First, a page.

Stem Cell Therapy for MS Shows Promise

Experimental treatment kills off, then 'resets' the immune system

WebMD News from HealthDay

By Dennis Thompson

HealthDay Reporter

MONDAY, Dec. 29, 2014 (HealthDay News) -- An experimental therapy that kills off and then "resets" the immune system has given three years of remission to a small group of multiple sclerosis patients, researchers say.

About eight in 10 patients given this treatment had no new adverse events after three years. And nine in 10 experienced no progression or relapse in their MS, said lead author Dr. Richard Nash of the Colorado Blood Cancer Institute at Presbyterian/St. Luke's Medical Center in Denver.

"I think we all think of this as a viable therapy," Nash said. "We still need to perform a randomized clinical trial, but we're all pretty impressed so far, in terms of what we've seen."

In multiple sclerosis, the body's immune system for some unknown reason attacks the nervous system, in particular targeting the insulating sheath that covers the nerve fibers, according to the U.S. National Institutes of Health. People with the more common form, called relapsing-remitting MS, have attacks of worsening neurologic function followed by partial or complete recovery periods (remissions).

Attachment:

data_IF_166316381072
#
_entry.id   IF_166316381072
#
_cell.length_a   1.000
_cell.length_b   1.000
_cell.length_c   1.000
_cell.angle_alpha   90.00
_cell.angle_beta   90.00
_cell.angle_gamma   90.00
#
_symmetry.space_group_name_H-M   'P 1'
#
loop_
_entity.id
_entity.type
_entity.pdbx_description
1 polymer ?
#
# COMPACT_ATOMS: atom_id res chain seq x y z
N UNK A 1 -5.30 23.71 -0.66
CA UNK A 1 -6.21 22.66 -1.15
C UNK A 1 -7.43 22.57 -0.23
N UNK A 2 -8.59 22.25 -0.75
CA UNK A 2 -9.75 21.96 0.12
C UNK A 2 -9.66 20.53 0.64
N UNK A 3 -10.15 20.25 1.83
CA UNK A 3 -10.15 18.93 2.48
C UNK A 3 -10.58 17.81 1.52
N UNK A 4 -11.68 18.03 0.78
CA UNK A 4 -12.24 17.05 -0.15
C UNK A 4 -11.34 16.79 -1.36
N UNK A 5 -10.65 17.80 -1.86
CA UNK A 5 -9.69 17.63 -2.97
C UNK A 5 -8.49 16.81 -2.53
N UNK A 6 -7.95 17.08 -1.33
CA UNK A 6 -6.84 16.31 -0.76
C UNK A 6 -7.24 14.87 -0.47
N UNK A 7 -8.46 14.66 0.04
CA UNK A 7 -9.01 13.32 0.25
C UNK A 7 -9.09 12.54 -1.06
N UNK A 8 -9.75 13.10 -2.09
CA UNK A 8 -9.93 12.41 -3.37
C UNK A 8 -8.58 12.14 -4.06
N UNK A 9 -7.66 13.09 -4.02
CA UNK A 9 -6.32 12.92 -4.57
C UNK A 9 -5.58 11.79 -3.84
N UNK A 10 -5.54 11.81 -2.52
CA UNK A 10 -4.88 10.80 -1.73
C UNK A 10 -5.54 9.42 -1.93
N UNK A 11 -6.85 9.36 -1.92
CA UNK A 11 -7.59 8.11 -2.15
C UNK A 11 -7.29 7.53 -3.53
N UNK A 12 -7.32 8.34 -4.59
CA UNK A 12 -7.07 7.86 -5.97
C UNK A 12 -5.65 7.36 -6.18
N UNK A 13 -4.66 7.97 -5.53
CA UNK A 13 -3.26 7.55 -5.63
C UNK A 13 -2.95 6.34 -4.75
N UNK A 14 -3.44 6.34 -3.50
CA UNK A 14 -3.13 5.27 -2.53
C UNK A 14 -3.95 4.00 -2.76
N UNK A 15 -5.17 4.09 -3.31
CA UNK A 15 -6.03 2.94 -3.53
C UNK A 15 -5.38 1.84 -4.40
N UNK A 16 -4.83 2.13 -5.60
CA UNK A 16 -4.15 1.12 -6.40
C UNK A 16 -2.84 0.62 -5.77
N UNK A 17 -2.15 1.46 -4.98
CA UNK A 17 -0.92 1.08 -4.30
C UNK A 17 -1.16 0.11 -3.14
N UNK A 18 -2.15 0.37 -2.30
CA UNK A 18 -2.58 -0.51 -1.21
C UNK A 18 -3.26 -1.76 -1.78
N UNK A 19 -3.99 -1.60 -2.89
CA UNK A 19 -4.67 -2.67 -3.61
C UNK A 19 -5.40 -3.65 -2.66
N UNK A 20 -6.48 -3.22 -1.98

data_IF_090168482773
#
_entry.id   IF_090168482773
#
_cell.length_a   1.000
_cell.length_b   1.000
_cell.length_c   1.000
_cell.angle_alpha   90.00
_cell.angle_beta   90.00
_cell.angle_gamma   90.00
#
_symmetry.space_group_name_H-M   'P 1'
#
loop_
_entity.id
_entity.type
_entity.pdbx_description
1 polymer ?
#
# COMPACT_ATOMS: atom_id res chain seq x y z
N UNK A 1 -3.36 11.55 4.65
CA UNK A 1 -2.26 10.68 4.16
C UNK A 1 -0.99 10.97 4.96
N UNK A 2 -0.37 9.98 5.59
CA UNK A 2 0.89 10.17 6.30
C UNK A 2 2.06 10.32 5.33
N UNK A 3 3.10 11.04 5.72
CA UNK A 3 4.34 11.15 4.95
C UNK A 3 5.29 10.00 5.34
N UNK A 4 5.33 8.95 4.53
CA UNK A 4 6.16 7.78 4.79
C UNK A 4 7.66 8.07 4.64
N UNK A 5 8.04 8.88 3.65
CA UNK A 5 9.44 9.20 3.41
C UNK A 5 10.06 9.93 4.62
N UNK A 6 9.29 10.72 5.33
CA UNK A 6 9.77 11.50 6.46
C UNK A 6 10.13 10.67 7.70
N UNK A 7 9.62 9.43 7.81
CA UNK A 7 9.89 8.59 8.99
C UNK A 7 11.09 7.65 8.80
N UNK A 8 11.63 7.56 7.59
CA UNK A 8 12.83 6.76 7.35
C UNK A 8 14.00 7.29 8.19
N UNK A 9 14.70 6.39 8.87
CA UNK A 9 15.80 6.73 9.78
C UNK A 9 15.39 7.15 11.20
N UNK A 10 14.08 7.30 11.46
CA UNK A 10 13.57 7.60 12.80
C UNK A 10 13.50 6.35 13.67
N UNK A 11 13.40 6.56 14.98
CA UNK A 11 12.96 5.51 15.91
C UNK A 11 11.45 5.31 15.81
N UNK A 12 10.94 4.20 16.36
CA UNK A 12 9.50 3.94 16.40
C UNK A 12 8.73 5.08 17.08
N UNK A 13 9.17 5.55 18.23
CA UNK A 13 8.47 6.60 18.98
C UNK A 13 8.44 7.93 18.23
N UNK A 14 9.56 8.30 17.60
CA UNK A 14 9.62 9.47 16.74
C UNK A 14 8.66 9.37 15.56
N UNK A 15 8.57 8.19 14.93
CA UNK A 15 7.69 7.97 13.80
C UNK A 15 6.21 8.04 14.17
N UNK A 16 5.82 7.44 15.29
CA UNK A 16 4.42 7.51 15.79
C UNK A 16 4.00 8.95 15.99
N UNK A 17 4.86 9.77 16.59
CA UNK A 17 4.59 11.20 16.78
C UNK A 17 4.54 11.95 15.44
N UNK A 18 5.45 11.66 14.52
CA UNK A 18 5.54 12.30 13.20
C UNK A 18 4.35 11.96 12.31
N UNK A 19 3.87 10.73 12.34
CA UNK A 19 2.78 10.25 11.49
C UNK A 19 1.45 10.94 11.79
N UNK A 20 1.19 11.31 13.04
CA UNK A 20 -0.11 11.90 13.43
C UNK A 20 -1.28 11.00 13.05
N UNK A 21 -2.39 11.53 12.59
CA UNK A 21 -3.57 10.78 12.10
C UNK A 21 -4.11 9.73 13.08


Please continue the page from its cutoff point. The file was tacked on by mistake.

Over time, as the damage mounts, patients become physically weak, have problems with coordination and balance, and suffer from thinking and memory problems.

This new therapy seeks to reset the immune system by killing it off using high-dose chemotherapy, then restarting it using the patient's own blood stem cells. Doctors harvest and preserve the patient's stem cells before treatment, and re-implant them following chemotherapy.

Excerpt from:
Stem Cell Therapy for MS Shows Promise

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